This Is Why You Shouldn’t Rely On Physical Attraction When Dating

You’re dating someone who’s great on paper and you have lots in common with, but there’s no physical attraction. Can love happen without it?

Physical Chemistry, couple holding handsphoto credit: shutterstock

Why physical attraction isn’t everything when it comes to finding your perfect mate

Just how important is physical attraction? When it comes to dating, too many potentially epic love affairs end before they start simply because we don’t like how the other person looks. Let me ask you this – if you were blind, would you find him attractive? Many people confuse good looks with attraction, and those are not the same things. We may turn our heads when a handsome man swaggers by, but, all too often, once we talk to him he quickly plummets from prince to toad – hot on the outside and empty on the inside. Alternatively, a guy with crooked teeth and a bit of a paunch can have confidence and a playfulness that slide him into our heart and make him irresistible. (Is there really no physical attraction or are you just attracted to the wrong type?)

Attraction doesn’t always have to be physical

True attraction appears to be a mystery, but it can be explained by science. Sure, how he looks plays a part. But other aspects do, too; my friend almost cancelled a first date with a guy because she wasn’t keen on his phone voice; he’s now her husband. Smell can also be a factor: In what is known as the sweaty T-shirt experiment, a 1995 Swedish study found that women were sexually attracted to the smell of men who were genetically dissimilar from them, indicating that scent influences mate selection.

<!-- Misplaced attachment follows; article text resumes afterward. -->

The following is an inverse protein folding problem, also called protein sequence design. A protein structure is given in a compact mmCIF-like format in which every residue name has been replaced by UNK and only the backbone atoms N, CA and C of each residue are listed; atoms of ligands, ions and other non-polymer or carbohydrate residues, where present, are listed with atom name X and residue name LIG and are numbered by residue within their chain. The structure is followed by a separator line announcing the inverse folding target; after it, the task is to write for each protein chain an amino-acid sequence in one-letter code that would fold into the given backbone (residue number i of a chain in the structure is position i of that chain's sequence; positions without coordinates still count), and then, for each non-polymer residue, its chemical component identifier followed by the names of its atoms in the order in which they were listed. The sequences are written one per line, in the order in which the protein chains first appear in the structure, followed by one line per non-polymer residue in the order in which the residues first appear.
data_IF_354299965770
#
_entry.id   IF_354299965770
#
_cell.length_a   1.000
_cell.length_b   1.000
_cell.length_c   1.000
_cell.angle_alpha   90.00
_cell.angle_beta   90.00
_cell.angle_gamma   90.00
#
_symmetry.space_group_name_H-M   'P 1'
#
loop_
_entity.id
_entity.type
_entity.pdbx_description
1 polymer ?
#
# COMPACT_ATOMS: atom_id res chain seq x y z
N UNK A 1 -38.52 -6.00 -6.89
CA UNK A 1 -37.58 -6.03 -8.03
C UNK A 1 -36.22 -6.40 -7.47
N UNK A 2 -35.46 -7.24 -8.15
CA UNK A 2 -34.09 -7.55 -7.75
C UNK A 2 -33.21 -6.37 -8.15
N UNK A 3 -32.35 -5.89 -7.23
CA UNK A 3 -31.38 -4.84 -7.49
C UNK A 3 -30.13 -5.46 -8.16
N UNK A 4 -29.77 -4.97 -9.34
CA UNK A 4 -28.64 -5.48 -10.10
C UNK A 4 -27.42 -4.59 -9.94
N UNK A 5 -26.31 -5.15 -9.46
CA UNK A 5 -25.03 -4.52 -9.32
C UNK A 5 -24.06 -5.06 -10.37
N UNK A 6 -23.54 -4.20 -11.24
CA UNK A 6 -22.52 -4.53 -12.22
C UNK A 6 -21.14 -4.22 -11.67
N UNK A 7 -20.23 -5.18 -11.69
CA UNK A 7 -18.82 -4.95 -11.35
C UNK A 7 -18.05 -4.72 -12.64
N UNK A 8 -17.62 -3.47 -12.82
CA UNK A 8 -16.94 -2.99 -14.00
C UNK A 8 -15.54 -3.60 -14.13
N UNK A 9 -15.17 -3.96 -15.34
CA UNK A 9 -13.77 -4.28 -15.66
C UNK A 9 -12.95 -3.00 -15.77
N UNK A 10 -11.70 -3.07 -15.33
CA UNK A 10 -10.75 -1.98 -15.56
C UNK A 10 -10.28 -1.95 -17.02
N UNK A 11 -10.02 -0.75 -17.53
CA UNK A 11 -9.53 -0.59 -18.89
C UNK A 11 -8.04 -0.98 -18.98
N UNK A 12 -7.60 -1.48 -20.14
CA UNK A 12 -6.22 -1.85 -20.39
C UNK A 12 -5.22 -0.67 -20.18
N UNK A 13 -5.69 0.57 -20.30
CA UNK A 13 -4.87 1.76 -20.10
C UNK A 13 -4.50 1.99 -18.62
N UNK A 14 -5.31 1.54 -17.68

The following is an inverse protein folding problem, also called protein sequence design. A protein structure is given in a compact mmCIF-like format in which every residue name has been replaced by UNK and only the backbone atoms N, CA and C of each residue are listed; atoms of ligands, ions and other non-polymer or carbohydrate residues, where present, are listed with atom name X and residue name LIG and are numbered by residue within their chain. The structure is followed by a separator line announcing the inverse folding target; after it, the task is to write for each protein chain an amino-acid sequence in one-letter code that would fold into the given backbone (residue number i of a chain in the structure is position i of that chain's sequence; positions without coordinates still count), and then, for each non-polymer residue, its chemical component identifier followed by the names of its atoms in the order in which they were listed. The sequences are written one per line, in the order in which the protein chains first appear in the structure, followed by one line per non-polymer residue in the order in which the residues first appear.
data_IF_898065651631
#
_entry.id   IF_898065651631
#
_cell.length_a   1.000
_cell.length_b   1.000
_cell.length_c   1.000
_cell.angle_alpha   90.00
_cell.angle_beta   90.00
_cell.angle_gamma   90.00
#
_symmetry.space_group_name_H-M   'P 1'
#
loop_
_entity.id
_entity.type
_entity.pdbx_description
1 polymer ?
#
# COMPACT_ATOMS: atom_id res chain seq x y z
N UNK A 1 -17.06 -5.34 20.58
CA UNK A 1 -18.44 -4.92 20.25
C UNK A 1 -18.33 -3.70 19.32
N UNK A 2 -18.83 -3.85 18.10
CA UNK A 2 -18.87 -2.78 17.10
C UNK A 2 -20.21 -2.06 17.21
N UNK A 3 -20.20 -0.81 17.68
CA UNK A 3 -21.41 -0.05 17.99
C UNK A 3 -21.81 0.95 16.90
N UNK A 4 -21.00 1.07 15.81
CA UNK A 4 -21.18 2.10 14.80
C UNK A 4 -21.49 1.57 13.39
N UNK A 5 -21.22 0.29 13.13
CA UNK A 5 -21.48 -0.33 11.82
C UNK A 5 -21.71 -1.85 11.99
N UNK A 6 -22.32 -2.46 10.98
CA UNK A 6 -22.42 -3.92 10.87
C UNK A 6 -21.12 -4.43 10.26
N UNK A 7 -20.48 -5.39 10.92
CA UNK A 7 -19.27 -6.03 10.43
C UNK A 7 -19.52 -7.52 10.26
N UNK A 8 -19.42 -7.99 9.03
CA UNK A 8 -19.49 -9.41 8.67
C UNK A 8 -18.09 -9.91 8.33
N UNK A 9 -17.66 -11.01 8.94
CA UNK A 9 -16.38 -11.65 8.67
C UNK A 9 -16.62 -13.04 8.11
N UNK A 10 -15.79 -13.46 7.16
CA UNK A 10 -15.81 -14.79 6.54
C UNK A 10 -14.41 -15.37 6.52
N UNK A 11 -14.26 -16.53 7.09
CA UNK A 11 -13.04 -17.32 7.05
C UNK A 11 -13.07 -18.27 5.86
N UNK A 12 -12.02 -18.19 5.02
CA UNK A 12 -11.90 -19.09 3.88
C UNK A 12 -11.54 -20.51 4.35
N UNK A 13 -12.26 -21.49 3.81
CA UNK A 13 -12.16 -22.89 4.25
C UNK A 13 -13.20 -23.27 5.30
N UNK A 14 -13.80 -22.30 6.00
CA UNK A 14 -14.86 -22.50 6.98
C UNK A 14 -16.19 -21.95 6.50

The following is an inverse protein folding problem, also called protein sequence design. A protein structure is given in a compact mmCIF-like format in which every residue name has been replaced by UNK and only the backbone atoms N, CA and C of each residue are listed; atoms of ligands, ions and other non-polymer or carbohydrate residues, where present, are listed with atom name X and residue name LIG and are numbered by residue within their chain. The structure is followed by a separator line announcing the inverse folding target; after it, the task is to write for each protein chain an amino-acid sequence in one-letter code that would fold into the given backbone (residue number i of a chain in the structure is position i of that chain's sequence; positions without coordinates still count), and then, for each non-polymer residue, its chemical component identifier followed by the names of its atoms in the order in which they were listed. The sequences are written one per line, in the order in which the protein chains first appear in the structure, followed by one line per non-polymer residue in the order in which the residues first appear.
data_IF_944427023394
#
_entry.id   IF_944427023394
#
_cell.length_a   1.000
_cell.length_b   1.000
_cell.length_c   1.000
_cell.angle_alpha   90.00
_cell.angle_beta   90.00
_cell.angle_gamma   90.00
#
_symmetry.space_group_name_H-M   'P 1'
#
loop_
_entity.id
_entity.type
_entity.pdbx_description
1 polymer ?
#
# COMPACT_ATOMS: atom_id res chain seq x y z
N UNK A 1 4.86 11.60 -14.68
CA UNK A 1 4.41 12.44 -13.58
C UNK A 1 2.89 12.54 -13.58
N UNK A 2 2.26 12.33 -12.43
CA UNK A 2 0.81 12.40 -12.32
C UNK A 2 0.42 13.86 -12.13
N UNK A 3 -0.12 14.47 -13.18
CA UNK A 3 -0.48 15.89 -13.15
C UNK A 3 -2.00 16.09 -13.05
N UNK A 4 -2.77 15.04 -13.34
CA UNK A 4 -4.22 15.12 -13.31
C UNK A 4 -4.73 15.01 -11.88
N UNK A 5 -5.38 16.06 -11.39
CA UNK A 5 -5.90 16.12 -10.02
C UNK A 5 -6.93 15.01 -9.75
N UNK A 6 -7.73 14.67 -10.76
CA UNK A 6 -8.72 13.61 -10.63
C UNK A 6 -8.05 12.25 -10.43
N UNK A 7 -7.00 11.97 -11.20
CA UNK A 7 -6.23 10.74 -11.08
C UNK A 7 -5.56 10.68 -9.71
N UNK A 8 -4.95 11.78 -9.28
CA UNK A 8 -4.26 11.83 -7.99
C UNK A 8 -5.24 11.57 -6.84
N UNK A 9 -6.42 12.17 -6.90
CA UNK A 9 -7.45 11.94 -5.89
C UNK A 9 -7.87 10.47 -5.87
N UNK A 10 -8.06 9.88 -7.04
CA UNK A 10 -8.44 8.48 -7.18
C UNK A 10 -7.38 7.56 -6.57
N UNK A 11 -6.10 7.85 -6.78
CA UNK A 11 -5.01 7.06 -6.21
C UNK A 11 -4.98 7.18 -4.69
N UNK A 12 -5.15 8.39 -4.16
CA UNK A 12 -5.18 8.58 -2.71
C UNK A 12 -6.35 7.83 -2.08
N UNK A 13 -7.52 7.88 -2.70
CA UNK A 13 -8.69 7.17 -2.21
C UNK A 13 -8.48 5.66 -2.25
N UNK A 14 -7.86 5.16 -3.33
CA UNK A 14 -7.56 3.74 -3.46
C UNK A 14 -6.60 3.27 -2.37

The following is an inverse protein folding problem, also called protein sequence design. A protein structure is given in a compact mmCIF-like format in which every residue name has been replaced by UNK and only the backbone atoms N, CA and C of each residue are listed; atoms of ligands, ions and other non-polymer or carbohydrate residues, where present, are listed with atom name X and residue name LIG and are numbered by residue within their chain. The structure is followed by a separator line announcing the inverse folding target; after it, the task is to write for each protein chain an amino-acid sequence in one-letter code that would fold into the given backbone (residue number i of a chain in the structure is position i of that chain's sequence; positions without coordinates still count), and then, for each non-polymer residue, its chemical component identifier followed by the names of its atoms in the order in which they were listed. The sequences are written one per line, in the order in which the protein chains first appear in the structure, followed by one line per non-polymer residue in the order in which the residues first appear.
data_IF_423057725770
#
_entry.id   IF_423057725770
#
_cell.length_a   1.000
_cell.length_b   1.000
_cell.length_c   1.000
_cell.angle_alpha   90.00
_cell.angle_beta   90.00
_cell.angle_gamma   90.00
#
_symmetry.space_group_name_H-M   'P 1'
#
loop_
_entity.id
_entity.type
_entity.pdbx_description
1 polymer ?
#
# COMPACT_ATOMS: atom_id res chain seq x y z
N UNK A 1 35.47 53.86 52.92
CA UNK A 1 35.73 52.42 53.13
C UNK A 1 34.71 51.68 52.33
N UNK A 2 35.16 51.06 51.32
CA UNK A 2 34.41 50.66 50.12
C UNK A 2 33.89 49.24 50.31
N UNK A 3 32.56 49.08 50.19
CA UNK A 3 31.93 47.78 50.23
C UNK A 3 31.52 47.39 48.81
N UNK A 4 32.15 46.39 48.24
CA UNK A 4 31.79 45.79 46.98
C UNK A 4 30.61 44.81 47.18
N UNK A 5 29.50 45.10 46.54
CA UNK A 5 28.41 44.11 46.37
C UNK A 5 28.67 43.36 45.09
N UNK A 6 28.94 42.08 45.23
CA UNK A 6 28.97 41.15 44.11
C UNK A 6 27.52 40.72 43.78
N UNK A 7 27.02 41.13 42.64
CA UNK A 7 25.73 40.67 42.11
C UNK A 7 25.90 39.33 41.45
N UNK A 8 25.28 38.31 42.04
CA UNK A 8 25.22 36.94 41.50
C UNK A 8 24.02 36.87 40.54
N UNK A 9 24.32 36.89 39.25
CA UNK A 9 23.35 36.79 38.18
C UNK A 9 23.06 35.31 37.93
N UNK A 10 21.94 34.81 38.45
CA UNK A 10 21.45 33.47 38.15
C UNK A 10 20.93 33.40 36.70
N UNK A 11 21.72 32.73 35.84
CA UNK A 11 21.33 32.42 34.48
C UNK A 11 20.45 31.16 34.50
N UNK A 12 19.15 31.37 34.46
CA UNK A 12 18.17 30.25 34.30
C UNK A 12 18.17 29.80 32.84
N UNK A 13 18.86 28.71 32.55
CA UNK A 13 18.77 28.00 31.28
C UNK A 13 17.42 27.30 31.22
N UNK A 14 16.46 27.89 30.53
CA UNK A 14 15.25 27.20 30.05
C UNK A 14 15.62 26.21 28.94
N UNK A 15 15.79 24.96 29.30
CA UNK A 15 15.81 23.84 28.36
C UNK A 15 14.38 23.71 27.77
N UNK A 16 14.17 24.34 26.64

But if initial feelings of lust are the real thing, they need to stand the test of time. Sometimes, of course, it is the real thing – yet most of us are familiar with relationships in which there was chemistry that ended up fizzling out.

But can you really fall in love without physical attraction?

So: You like this guy; he has some of the major qualities you want in a mate. Can you make yourself fall in love?

According to research on love and marriage, we can create a deep bond with someone by cultivating skills that lead to trust and connection.

Robert Epstein, senior research psychologist at the American Institute for Behavioral Research and Technology in California, studied what he calls Western-society love matches, and compared them to arranged marriages. He found that the feelings of love and affection in love matches fade by as much as half in the first 18 months of a relationship, but that the love in arranged marriages can grow gradually and eventually surpass relationships in which people chose their match. (Still in search of that special someone? Give Happn a try, the only geo-location based dating app.)

Don’t confuse whether or not you consider him to be good-looking with whether or not you’ll find him to be romantically and sexually attractive. You have more say than you think in this crazy little thing called love. Don’t discard a guy just because the sparks aren’t there on the first date. Leave chemistry in the lab. Then close your eyes, pull him close, and conduct your own experiments with attraction, lust and love.

Originally Published in Best Health Canada